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The Power of Penn Campaign is the most successful fundraising campaign in the University's history. Credit: Savanna Cohen

The Power of Penn Campaign has raised more than $5.4 billion, making this the most successful fundraising campaign in the University's history.  

With 389,535 donors and more than 41,000 alumni giving for the first time, the Power of Penn Campaign exceeded its original goal of $4.1 billion, Penn Today reported. The funding supports Penn’s 12 schools and six centers through academic initiatives, faculty endowments, research grants, and new facilities to “grow inclusion, spark innovation, and accelerate impact,” Penn President Amy Gutmann wrote in a message to the Penn community. 

Gutmann launched the Power of Penn Campaign in 2013 following her first fundraising campaign, Making History, which raised $4.3 billion. The conclusion of the Power of Penn Campaign comes near the end of her 17-year presidency, the longest in University history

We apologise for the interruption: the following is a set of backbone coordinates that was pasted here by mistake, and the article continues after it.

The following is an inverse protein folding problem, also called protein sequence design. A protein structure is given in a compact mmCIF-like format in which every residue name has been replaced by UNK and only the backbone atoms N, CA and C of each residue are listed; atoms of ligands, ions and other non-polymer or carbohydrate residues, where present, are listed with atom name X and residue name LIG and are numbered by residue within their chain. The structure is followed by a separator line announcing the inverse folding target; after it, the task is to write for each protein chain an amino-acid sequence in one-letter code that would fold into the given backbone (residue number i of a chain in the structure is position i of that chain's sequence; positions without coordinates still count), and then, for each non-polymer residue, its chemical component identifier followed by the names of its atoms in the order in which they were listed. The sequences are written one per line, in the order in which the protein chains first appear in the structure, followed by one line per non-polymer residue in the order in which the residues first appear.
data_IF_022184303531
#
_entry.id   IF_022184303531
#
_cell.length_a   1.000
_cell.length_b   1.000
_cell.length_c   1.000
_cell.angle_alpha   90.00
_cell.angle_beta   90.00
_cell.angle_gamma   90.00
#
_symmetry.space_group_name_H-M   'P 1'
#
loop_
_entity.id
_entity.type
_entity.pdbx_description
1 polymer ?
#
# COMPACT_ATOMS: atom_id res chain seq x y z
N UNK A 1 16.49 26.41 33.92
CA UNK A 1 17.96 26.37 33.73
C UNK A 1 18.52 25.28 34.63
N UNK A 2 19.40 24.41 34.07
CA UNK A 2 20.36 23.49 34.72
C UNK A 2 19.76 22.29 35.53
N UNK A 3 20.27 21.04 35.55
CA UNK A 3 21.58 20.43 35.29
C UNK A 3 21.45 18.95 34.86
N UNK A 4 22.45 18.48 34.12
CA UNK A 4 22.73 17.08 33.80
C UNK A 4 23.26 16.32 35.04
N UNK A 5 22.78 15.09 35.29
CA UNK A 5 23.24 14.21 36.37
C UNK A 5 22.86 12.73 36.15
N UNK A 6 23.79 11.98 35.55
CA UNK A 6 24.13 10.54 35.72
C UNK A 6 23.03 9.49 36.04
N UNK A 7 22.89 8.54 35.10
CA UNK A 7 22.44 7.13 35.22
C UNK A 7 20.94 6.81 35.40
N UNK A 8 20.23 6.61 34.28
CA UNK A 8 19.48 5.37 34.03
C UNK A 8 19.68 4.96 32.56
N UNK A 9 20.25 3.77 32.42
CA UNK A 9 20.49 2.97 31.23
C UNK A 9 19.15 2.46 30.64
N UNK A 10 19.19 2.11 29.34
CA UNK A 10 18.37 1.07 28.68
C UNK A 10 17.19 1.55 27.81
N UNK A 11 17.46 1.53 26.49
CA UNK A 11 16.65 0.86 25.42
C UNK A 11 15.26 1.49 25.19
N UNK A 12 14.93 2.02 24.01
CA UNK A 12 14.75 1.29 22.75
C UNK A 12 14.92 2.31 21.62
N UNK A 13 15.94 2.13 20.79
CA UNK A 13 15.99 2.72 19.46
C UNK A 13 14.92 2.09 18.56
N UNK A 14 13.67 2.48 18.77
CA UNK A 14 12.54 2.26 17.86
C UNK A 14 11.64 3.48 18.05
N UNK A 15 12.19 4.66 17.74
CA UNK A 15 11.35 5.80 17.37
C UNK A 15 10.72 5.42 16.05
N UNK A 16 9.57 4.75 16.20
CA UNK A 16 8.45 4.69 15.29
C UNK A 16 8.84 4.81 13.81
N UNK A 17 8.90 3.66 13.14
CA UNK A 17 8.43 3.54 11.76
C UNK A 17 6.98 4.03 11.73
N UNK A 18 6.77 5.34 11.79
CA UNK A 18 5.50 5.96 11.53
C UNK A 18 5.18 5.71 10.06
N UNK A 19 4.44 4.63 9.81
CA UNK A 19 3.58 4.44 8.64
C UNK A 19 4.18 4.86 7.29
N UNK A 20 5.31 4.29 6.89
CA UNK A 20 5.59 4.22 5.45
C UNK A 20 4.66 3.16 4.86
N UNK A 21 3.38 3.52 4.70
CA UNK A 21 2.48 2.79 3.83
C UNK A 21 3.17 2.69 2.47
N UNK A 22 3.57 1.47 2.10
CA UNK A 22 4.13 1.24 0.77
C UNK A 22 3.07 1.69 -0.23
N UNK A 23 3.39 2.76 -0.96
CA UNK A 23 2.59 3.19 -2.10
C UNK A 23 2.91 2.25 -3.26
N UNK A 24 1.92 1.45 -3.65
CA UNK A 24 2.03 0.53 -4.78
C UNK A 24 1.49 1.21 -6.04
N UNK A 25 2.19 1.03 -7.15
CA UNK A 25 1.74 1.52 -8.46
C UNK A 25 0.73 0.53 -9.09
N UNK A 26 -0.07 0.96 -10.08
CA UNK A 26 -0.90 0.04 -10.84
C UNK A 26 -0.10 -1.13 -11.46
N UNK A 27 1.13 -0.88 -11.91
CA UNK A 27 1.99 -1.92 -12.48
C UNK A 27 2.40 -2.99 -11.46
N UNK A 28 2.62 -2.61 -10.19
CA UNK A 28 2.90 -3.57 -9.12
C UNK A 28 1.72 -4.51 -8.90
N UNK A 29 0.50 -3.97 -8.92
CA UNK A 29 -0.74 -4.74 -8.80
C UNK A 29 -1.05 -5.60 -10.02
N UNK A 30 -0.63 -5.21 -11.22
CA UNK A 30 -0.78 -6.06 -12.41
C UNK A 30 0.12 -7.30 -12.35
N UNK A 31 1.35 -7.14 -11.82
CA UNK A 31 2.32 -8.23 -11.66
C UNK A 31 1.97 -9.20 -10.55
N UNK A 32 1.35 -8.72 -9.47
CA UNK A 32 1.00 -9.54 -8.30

To support interdisciplinary research and teaching, donors to the campaign endowed 186 new positions and 12 new Penn Integrates Knowledge University Professorships, Penn Today reported. The campaign also raised more than $453 million for undergraduate student aid. New fellowships and scholarships have been created at Penn Nursing, Penn Carey Law School, and the Stuart Weitzman School of Design, the last two of which were renamed in honor of campaign donors, creating some student controversy

Penn Medicine raised $1.68 billion towards research, patient care and academic initiatives, Penn Today reported. Penn Medicine’s Pavilion, a new 17-story inpatient hospital, is set to open later this fall

The campaign has also funded the construction of Lauder College House and New College House West and renovations for athletic sites including the Penn Squash Center and the historic Boathouse, Penn Today reported.

“These results are even more impressive when you consider that the COVID-19 pandemic forced us to conduct the culminating part of the Campaign remotely,” senior vice president for Development and Alumni Relations John Zeller told Penn Today.